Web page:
T-shirts are one way for people to get to know your brand. Think of all the people you’ll come across as you travel from place to place while wearing your “branded” shirt. If your shirt is attention-grabbing, people will definitely notice it and check out your brand.

    You can print on both the front and the back of the shirt. Just make sure that the prints are not “overly designed” to the point that people who see it will get disgusted instead of interested.

    Think of the Radio Caroline shirt. The design was simple and just had the logo but it became the fashion trend in the Swinging 60s. A lot of people wore it everywhere no matter what the occasion was.

    Through the shirts, O’Rahilly and his crew were effortlessly getting their radio station promoted anytime, anywhere.

  2. Cross Promotion. As mentioned earlier in this article, Radio Caroline’s theme song was recorded by The Fortunes.

    Just like the pirate radio station, you can also enlist bands or other influencers to advertise your brand in their own channels.

    It’s a good sign if they have a huge following. That means your brand can get exposed to a lot more people who could eventually be one of your loyal customers someday too!

  3. Use the right platform. Thanks to the digital era, there are now a lot of platforms where you can promote your business―social media, TV, email, etc.

    In the case of Radio Caroline, it was using radio as a platform to promote rising artists and new music.

    As a radio station, its transmission signal had the capacity to reach thousands (even millions) of people for as long as they had radio devices at home.

    Radio Caroline’s platform served as a way to connect the people, bands, artists, and musicians at that time, especially when other technological devices were not yet as developed back then.

    As a business owner or marketer, you also have to choose the most suitable platform depending on the nature of your business and your target market.

    Using the right platform will not just contribute to increasing awareness of your brand but also help you utilize your resources wisely.

  4. Create your own. Who says you can’t start your own business or create your own trend?

    O’Rahilly got frustrated that the reigning radio stations at that time wouldn’t entertain his artists and variety for music. That’s why Radio Caroline was born.

    Don’t be afraid to make a brand for yourself; don’t be afraid to make your own wave!

    As long as you know the right approach to take and how to appeal to your target audience, you will succeed.

O’Rahilly utilized his wit and resources to achieve his goal. He didn’t give up even when licensed radio stations were closing their doors to him and his artists.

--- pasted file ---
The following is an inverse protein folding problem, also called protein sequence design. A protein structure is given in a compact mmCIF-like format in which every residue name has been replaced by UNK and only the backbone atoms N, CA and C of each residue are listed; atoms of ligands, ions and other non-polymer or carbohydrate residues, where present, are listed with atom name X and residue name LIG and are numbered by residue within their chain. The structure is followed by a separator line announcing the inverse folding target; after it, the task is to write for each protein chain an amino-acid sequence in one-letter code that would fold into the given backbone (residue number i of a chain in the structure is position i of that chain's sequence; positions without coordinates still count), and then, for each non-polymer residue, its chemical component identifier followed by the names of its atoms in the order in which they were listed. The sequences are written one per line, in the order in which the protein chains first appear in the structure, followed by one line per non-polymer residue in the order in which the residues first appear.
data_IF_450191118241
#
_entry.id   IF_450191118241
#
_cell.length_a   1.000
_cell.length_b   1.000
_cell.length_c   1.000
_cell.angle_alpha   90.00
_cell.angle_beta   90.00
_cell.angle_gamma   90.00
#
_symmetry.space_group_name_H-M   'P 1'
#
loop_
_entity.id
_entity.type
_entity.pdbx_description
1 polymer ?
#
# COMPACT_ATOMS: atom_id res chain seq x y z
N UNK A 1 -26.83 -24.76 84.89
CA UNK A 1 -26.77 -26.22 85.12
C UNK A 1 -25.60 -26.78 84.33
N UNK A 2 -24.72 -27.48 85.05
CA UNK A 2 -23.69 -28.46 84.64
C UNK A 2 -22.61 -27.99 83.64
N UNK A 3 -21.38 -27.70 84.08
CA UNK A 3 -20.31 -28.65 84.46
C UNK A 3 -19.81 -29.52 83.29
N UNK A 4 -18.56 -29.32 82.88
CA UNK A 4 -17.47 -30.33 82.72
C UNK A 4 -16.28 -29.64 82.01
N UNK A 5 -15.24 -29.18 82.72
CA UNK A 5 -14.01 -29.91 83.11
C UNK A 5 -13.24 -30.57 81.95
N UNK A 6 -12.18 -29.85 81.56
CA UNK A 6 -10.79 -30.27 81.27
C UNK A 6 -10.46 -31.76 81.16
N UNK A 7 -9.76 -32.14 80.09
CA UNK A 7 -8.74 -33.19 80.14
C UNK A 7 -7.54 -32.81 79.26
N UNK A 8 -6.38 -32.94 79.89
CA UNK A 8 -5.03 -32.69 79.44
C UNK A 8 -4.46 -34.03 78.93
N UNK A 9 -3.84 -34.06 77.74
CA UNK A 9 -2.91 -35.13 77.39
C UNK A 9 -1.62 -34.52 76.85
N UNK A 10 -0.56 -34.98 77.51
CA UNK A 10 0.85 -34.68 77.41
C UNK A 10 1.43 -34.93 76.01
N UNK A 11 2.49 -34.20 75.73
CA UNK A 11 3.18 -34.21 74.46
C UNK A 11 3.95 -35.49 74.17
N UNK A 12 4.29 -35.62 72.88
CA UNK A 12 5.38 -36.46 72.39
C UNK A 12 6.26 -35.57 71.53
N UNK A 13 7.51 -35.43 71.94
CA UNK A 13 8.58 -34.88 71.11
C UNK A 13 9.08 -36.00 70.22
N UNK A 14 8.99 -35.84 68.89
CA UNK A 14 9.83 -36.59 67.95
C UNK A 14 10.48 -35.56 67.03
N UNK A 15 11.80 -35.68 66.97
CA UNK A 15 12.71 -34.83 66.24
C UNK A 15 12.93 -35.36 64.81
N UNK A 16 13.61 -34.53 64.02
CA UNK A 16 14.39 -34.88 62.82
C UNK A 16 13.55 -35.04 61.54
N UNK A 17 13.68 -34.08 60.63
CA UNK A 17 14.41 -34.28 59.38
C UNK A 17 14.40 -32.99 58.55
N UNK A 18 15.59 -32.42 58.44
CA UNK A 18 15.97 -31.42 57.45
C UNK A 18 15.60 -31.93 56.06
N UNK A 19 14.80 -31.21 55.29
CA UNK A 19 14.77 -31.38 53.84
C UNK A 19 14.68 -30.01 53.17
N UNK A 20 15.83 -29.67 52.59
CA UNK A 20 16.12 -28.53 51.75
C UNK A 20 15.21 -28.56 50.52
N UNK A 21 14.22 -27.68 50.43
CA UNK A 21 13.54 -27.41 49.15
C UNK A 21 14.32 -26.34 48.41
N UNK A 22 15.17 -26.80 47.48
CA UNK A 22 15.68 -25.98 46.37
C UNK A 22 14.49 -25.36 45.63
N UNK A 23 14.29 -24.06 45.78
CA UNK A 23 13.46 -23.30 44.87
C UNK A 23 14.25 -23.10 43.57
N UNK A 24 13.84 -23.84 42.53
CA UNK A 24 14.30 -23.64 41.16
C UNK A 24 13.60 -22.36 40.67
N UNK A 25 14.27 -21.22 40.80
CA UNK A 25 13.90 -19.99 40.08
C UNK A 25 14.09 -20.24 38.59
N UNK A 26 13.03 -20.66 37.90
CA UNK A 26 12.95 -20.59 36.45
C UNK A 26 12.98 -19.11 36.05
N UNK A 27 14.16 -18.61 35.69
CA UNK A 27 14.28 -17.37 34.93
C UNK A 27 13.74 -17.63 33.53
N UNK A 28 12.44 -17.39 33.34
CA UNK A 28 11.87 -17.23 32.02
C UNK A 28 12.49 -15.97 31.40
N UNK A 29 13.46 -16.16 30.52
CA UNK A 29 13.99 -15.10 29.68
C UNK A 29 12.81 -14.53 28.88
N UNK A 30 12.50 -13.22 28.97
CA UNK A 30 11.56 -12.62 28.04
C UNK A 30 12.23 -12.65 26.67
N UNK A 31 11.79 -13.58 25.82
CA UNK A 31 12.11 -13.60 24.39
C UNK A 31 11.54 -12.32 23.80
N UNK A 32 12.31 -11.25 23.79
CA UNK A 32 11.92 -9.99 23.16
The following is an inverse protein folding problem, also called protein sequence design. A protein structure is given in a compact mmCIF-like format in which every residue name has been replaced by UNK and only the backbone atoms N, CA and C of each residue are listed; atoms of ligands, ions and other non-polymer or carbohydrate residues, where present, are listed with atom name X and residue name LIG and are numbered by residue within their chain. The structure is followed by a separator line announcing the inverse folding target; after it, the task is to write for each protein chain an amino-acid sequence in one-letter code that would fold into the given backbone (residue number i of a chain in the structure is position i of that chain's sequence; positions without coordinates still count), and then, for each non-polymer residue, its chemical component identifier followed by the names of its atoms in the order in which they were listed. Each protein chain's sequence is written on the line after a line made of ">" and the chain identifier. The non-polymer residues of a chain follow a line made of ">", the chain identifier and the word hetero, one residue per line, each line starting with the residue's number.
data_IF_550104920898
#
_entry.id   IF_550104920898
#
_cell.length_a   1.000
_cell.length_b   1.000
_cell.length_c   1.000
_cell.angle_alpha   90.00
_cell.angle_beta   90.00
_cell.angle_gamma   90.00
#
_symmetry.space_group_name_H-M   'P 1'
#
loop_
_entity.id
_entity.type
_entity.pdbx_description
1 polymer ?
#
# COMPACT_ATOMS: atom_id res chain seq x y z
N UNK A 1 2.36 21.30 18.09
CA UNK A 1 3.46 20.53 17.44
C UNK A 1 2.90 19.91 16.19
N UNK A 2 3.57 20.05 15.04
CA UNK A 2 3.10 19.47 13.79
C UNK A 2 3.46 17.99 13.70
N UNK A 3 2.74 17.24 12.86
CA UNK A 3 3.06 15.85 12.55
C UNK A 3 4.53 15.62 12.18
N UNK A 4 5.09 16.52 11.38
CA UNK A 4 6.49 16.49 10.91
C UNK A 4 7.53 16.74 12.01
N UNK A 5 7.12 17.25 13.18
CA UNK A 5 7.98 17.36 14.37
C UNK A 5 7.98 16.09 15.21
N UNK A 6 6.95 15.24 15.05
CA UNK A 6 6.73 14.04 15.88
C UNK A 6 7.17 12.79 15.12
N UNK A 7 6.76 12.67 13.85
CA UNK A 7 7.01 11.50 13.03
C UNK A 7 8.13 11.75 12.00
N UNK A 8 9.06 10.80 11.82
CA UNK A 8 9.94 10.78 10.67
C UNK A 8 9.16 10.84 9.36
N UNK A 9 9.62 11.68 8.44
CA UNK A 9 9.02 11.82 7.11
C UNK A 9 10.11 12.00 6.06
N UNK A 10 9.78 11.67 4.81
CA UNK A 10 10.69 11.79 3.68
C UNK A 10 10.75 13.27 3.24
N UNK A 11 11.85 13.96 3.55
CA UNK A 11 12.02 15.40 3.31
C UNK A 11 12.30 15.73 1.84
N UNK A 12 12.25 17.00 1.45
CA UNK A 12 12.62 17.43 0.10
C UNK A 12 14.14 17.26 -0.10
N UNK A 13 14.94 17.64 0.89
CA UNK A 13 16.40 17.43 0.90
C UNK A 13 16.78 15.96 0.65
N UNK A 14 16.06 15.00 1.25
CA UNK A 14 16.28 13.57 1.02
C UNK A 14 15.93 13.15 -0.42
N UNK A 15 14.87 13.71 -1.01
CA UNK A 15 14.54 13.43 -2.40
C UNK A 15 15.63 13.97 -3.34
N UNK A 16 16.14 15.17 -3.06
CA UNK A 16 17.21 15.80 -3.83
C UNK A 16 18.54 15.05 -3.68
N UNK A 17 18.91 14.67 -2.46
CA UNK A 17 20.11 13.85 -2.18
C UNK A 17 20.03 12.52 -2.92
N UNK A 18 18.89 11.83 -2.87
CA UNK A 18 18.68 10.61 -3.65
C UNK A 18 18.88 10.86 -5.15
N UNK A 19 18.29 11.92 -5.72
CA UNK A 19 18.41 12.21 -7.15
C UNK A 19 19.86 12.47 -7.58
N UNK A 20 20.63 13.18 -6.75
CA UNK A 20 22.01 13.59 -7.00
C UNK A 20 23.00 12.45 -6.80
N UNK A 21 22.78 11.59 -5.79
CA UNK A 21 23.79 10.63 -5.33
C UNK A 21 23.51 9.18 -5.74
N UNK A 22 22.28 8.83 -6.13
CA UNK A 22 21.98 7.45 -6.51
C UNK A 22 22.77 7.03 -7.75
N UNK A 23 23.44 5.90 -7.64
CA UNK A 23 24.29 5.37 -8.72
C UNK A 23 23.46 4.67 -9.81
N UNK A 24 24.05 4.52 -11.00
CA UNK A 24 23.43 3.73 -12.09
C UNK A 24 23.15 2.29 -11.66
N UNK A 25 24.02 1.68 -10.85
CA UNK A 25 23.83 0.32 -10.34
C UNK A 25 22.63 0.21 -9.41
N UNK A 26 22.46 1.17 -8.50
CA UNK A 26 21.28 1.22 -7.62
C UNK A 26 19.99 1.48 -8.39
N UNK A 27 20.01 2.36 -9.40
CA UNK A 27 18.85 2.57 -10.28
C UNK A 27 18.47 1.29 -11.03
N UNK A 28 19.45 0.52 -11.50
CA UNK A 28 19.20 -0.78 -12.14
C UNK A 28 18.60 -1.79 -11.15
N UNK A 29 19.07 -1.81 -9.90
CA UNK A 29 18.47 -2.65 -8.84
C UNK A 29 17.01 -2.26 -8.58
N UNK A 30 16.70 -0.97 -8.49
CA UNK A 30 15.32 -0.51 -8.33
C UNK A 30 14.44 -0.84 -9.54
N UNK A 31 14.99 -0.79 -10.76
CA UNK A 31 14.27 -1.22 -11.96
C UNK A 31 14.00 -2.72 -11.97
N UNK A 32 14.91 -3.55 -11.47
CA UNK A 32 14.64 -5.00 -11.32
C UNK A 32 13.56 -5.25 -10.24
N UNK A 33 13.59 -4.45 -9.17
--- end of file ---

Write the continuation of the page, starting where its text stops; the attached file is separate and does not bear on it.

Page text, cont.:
He knew there was ANOTHER WAY AROUND IT.

Who would’ve thought that later on, those radio stations, particularly the BBC, would end up being influenced by O’Rahilly and his Radio Caroline?

Impressive, right?

Be inspired by O’Rahilly’s resourcefulness and persistence!

Whether you’re just starting up a business or you’re “already there,” your determination to achieve your business goals, coupled with the right measures, will help you make your brand as BIG as the international waters where Radio Caroline was set.

About The Dynamic Marketing Communiqué’s
“Fridays: Gorillas of Guerrilla Marketing”

Jay Conrad Levinson (1984) said that Guerrilla Marketing “works because it’s simple to appreciate, easy to execute, and inexpensive.”

Guerrilla Marketing is unconventional.

Looking beyond the traditional ways of advertising, marketers, and advertisers need to spice things up in order for their brand to have campaigns that not only make an impact but also stick to their target market’s mind.

Guerrilla Marketing usually aims to have direct contact with consumers.

This type of direct contact should spark an emotional reaction that leads to consumers effectively remembering the brand.

It’s about making a big impression and making that impression last a long time (if not forever).

Guerrilla Marketing is inexpensive.

The effect of this is being able to create a buzz around the brand, and the strategy used to market it. Almost everything is passed around through word-of-mouth.

Word-of-mouth is one of the greatest outcomes and it usually doesn’t cost anything.

This is every business’ or brand’s dream!

Every Friday, we publish tips, examples, and other useful content on unconventional ways of marketing and promotion.

Learn more about how to grab your target market’s attention and make an amazing first and lasting impression without having to spend a lot of money.

Businesses don’t really need to spend much for a guerrilla campaign. You do not need a big budget to be successful. You just need creativity and a good imagination.

Hope you’ve found this week’s guerrilla marketing insight interesting and helpful.

Stay tuned for next Friday’s Gorillas of Guerrilla!

Cheers,

Kyle Yu
Head of Marketing
Valens Dynamic Marketing Capabilities